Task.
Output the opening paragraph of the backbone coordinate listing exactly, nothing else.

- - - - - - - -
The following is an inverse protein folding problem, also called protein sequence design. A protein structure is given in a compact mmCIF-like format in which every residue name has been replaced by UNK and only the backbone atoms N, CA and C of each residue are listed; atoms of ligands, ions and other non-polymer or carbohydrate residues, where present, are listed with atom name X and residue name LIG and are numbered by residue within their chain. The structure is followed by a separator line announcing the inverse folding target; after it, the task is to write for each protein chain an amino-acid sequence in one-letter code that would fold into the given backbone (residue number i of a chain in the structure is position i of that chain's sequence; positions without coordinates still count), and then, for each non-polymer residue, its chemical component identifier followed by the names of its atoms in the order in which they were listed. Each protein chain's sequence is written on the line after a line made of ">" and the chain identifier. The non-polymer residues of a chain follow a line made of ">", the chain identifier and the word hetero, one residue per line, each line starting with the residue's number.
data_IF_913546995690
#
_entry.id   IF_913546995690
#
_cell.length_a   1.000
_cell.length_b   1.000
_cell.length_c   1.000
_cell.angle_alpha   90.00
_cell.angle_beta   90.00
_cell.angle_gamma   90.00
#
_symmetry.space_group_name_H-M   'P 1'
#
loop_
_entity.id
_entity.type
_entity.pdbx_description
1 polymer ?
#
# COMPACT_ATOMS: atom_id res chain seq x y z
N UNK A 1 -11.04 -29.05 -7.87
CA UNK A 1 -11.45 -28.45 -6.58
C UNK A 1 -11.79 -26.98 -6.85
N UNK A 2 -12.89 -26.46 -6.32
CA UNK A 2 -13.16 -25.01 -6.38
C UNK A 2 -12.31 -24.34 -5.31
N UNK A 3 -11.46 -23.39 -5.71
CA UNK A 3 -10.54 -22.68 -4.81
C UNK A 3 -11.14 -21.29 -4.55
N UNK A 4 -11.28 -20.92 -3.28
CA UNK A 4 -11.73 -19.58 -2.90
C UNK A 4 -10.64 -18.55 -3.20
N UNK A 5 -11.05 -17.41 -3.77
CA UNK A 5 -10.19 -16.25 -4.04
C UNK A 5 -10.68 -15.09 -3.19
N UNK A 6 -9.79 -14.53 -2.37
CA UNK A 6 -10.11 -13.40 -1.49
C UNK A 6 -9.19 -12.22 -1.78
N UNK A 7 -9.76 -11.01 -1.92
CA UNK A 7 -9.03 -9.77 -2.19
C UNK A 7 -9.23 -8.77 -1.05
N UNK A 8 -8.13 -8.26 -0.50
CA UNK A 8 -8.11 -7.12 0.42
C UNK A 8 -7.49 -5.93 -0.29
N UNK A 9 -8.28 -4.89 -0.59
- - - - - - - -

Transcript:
The following is an inverse protein folding problem, also called protein sequence design. A protein structure is given in a compact mmCIF-like format in which every residue name has been replaced by UNK and only the backbone atoms N, CA and C of each residue are listed; atoms of ligands, ions and other non-polymer or carbohydrate residues, where present, are listed with atom name X and residue name LIG and are numbered by residue within their chain. The structure is followed by a separator line announcing the inverse folding target; after it, the task is to write for each protein chain an amino-acid sequence in one-letter code that would fold into the given backbone (residue number i of a chain in the structure is position i of that chain's sequence; positions without coordinates still count), and then, for each non-polymer residue, its chemical component identifier followed by the names of its atoms in the order in which they were listed. Each protein chain's sequence is written on the line after a line made of ">" and the chain identifier. The non-polymer residues of a chain follow a line made of ">", the chain identifier and the word hetero, one residue per line, each line starting with the residue's number.